Redesign: Connectivity and Many Small Hunches

We all strive to be creative and come up with new, innovative ideas that will make a difference in our everyday lives, our environment, and our work .

Steve Johnson looks at this issue from the environmental perspective and he found that there are certain recurring patterns he calls “small hunches”. He indicates that innovative ideas need time, you cannot force them. They can be a sudden stroke of inspiration and it takes time to generate all these small hunches into something great.  Ideas need time to incubate.

A good example is the creation of the World Wide Web, that it took Sir Tim Berners-Lee almost a ten years of full vision to cumulate smaller hunches and create something big over the time, such as interwebs.

The other important thing is that our ideas or hunches need to collide with other hunches. In other words, your ideas have to collide with other people’s ideas.  Some may say that the internet is more and more distracted medium but on the other side it enable us to connect in so many ways that we could not have imagined ten or twenty years ago. Of course, there are debates and questions whether the internet is an engine of creativity or serendipity, I’d rather say it is an idea generator medium that helps us to exchange our ideas with others. It is a medium to share and exchange creativity and innovation with others.

In the following video “Where Good Ideas Come From”, Steven Johnson addresses an urgent and universal question: “What sparks the flash of brilliance? How does groundbreaking innovation happen? Answering in his infectious, culturally omnivorous style, using his fluency in fields from neurobiology to popular culture, Johnson provides the complete, exciting, and encouraging story of how we generate the ideas that push our careers, our lives, our society, and our culture forward.”

I would like to hear from you where do you get innovative ideas from – for your work and in everyday life? Does the Internet help your ideas generation as an interactive, serendipitious tool or is it rather a distracting tool?

Photo source: martymadrid

Danica is an internet researcher, consultant and speaker on social media and digital inclusion. Her academic research is rooted in her own practical experiences breaking down digital walls in central European society. She is Tech, and Research editor for Australian Science. Read more of her work at her blog, and follow her on twitter @DanicaR.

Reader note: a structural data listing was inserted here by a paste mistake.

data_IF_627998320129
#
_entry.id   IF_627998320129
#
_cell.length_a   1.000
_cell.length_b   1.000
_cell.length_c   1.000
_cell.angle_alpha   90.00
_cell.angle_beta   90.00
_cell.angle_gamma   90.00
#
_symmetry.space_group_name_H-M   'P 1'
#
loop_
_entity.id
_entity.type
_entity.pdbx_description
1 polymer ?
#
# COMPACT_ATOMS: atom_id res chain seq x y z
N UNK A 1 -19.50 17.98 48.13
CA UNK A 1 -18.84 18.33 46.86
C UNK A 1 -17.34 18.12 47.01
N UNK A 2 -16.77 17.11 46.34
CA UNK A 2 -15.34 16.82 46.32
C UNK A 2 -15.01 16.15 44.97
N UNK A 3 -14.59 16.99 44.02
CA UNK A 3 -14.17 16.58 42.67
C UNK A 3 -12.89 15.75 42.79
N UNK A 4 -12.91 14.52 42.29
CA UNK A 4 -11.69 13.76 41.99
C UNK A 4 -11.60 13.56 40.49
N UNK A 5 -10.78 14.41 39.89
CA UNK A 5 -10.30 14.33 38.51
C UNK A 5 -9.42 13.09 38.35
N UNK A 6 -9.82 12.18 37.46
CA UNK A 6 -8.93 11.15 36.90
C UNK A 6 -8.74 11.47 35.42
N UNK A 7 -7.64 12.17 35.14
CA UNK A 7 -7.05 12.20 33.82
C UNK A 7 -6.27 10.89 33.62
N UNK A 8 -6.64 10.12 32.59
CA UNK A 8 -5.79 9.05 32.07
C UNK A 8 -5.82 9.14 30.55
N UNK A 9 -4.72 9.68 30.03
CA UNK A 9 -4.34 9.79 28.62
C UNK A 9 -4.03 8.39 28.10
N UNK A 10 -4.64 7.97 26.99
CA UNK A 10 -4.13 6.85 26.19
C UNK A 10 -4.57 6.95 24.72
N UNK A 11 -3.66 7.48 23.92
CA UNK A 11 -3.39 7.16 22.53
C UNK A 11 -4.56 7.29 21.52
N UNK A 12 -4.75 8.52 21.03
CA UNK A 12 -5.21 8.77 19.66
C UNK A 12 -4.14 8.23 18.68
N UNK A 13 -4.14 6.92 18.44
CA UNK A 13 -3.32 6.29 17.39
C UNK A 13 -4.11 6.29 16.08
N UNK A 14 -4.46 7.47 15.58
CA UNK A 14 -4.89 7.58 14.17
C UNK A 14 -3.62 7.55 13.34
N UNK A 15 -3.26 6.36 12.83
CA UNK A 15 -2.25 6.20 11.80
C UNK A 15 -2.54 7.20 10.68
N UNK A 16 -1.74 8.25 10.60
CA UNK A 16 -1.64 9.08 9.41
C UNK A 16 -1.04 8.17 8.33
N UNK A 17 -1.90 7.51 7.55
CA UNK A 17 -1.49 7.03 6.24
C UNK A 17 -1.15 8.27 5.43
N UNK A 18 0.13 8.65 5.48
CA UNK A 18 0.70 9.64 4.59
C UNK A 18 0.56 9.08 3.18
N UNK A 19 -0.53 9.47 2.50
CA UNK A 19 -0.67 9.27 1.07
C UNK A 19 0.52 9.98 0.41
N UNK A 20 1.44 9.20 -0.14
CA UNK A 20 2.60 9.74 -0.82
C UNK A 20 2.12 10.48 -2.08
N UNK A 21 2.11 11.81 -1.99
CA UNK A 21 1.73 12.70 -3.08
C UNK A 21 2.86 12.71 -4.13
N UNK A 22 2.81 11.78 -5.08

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2 thoughts on “Redesign: Connectivity and Many Small Hunches

  1. Danica,

    This reminds me of a TV interview I saw recently when Tony Martin interviewed Santo Cilauro (Working Dog Productions: The Castle, The Dish, ..) where they discussed how their creative process works. One of the interesting things that he mentioned was that they often have an idea, it gets bounced around and if none of them leap on it immediately, it gets put on the back burner. At a later time, they revisit the back burner to see if fresh discussion of that topic sparks new ideas, concepts and creative thinking – which might ultimately lead them to invest serious time & energy into taking the idea further.

    For me personally, I draw a lot of inspiration from browsing the web, noticing interesting ideas that could be applied to a different product or in a unique way. I also have a fantastic relationship with a work colleague and we have great discussions where creative juices just start flowing & we feverishly take notes to revisit at a later time.


  2. Many times ideas have to “sleep over” and then they grow into something more interesting, I agree.
    With Web services developing everyday and millions of people interacting and sharing it is not surprise that all of us get lot of inspiration right there. Thanks for your feedback.